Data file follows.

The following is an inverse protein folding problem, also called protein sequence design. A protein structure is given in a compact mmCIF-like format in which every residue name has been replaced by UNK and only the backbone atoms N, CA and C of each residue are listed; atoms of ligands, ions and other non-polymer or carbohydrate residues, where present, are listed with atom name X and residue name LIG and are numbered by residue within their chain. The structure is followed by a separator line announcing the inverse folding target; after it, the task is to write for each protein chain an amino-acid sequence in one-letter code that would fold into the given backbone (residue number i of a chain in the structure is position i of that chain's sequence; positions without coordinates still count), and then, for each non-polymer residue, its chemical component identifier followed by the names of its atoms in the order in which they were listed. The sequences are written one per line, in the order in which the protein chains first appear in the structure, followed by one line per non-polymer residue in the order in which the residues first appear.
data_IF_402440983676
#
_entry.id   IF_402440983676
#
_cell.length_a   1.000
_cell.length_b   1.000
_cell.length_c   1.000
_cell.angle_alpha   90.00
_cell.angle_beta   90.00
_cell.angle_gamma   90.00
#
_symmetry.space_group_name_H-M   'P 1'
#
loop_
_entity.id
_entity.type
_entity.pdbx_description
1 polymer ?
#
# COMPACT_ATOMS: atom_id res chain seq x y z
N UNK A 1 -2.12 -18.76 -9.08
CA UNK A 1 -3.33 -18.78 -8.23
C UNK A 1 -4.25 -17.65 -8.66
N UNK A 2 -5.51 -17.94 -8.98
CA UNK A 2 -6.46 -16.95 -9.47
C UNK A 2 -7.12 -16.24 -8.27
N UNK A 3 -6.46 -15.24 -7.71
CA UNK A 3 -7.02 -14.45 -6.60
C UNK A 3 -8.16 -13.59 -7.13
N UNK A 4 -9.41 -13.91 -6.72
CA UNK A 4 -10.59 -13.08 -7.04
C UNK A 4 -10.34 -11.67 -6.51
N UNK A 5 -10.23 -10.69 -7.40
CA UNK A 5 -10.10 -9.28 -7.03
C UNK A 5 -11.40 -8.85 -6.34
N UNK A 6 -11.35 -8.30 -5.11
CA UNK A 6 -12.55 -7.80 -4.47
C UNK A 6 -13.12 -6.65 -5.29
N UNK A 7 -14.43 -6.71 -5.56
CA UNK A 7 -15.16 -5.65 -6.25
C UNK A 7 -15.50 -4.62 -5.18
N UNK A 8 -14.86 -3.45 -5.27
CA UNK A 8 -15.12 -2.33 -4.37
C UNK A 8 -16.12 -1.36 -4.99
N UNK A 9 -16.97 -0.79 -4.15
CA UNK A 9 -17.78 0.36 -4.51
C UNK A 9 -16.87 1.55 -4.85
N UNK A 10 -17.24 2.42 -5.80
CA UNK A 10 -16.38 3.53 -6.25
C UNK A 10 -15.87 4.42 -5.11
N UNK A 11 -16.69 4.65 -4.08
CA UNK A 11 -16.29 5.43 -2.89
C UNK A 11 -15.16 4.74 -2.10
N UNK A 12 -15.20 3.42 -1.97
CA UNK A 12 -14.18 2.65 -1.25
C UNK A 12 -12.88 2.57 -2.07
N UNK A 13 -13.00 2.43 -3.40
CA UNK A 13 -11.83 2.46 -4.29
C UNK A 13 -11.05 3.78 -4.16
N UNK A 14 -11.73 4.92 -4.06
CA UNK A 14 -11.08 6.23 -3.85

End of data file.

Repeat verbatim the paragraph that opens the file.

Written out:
The following is an inverse protein folding problem, also called protein sequence design. A protein structure is given in a compact mmCIF-like format in which every residue name has been replaced by UNK and only the backbone atoms N, CA and C of each residue are listed; atoms of ligands, ions and other non-polymer or carbohydrate residues, where present, are listed with atom name X and residue name LIG and are numbered by residue within their chain. The structure is followed by a separator line announcing the inverse folding target; after it, the task is to write for each protein chain an amino-acid sequence in one-letter code that would fold into the given backbone (residue number i of a chain in the structure is position i of that chain's sequence; positions without coordinates still count), and then, for each non-polymer residue, its chemical component identifier followed by the names of its atoms in the order in which they were listed. The sequences are written one per line, in the order in which the protein chains first appear in the structure, followed by one line per non-polymer residue in the order in which the residues first appear.